As an example of a good explanation, I want to emphasize a Pizza Proof that is used to find an area of a circle. Since I recalled the formula for it being A = pi * R2, it was very interesting to see how the Pizza Proof showed clearly that A = R*C/2, where R is a radius of a circle and C its length. I think since school time I was curious where the power of two came in the area formula that I remembered. So, using the Pizza Proof result and substituting the C in it with the known formula for the length of the circle which is C = pi * 2R (which derivation was also explained in the book ) we get A = pi * R2. It was a nice insight, first one of many that the book provided.

I also liked how the method used by Fermat to find the maximum value of a curve, using a smart approach of double intersection, provides a correct result similar to what using derivatives would give. Another example, that was also insightful showed how the concept of derivative and curve interpolation could be used to find patterns in the seasonal changes of day length compared to the rate of change of day length, which both could be approximated by a sinusoidal function with a quarter cycle shift (pi/4 phase shift).

One can’t explain math without using it

Importantly, the concept of derivative was developed and shown very clearly using proper mathematical notation which should be clear even to readers coming from non-mathematical background, since the explanations gradually and systematically build up from simple to more advanced, as a reader progresses through the book (which means that the book should be read continuously). Then the concept of integral is shown quite remarkably well and the two concepts combined to showcase the Fundamental Theorem of Calculus about the duality of derivatives and integrals.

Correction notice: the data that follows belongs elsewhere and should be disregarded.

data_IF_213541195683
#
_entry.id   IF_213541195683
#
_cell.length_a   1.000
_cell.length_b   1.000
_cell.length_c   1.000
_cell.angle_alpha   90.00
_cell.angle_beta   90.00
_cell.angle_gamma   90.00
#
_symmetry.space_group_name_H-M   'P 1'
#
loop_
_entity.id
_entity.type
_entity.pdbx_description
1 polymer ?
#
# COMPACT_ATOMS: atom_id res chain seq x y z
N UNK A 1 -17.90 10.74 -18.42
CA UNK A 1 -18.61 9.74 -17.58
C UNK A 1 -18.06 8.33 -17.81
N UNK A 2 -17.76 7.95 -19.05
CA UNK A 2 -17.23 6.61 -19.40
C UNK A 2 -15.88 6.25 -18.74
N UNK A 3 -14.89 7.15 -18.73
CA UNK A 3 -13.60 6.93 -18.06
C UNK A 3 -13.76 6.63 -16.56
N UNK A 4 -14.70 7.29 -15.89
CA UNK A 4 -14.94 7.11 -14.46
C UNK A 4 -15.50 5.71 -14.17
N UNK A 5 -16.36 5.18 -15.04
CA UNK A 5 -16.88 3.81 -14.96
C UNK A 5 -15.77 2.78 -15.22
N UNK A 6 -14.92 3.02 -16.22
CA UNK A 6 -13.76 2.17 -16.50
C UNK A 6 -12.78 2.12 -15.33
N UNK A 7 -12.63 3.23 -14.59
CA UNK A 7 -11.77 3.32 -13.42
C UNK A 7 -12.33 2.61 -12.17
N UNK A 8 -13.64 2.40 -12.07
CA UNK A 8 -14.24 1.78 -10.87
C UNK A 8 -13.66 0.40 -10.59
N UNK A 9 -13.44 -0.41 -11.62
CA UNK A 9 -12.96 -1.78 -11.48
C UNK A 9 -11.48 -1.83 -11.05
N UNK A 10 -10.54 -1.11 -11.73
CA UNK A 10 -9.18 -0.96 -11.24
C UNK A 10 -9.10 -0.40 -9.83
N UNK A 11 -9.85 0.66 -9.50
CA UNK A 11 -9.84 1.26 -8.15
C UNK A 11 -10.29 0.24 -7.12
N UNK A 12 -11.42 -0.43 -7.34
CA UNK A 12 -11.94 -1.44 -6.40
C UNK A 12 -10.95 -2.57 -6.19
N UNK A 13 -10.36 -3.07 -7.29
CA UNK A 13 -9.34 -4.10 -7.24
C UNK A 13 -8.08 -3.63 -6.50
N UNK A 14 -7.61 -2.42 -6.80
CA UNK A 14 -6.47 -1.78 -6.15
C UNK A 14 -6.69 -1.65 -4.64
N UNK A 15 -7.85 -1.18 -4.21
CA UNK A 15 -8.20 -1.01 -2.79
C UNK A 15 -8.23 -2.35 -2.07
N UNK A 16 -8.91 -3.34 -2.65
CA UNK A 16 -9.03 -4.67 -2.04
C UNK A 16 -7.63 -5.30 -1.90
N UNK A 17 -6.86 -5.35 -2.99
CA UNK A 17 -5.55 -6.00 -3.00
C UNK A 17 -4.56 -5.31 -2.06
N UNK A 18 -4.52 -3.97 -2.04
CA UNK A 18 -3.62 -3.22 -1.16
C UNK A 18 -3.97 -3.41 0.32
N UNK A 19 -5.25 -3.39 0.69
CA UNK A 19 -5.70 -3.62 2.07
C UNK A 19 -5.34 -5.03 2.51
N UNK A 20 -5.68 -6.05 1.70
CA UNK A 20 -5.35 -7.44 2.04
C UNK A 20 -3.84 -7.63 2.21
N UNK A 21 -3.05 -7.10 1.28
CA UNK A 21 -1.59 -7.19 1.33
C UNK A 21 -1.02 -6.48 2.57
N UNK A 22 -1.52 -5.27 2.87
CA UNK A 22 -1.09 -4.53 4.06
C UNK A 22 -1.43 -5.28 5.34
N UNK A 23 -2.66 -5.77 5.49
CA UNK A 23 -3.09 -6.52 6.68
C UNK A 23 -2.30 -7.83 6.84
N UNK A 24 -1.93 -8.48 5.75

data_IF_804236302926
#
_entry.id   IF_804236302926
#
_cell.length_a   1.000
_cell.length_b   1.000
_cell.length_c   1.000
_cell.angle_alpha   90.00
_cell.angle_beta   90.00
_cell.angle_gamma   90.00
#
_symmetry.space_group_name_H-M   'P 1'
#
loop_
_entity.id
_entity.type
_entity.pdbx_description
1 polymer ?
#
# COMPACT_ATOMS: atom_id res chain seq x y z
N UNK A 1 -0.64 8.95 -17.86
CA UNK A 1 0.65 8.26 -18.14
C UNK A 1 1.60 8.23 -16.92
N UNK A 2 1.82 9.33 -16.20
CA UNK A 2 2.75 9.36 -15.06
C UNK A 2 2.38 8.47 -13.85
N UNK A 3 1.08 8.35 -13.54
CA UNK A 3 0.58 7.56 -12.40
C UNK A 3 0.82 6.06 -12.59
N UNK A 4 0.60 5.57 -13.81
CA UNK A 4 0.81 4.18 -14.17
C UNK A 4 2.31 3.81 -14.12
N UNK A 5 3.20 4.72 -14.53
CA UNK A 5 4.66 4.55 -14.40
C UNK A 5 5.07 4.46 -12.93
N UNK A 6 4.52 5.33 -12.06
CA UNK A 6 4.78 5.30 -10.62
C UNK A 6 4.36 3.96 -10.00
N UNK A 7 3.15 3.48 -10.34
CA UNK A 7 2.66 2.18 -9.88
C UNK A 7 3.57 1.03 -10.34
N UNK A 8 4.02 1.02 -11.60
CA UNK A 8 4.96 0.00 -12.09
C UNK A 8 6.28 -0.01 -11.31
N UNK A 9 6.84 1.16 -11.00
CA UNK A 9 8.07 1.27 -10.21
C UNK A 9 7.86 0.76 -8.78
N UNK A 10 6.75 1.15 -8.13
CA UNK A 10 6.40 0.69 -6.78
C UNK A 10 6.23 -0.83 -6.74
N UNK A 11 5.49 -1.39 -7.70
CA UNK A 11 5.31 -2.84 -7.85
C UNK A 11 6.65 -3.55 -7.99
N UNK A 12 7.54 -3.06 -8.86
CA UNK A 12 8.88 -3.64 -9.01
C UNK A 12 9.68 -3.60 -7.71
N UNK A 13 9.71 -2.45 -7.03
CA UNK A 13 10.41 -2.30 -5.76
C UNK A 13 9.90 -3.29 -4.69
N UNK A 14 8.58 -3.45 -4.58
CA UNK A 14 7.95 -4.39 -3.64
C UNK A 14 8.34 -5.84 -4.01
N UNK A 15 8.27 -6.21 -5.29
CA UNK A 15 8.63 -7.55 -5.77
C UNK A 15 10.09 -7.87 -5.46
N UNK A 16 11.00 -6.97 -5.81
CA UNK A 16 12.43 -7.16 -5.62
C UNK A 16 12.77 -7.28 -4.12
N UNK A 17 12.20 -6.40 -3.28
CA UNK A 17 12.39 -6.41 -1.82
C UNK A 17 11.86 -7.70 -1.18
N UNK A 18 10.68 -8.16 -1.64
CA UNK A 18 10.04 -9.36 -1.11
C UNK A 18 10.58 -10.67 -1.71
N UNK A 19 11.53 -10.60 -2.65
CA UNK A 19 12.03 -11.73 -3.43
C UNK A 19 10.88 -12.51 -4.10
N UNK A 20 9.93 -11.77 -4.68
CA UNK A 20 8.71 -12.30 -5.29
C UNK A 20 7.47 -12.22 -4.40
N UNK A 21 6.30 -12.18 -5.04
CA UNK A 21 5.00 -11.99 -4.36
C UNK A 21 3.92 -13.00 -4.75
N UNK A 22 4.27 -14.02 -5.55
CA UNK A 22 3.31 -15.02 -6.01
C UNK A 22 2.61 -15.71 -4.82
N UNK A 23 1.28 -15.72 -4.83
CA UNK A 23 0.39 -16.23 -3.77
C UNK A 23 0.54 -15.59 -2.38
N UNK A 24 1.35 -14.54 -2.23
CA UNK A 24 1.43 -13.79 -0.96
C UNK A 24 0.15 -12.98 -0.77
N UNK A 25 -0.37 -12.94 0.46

As I always mention, this book passes the test of providing references to other resources on the subject, like original papers of Newton or The Archimedes Palimpsest, which I was unaware of before reading the book.


It could be that reading Infinite Powers would provide your with appreciation of how calculus is essential in our day to day life and understanding of the world around us. And, maybe, show why mathematics could be beautiful in its own way and also applicable and useful, which could be an unexpected revelation to some.

Other resources

The books’ stack is changing

And so it continues…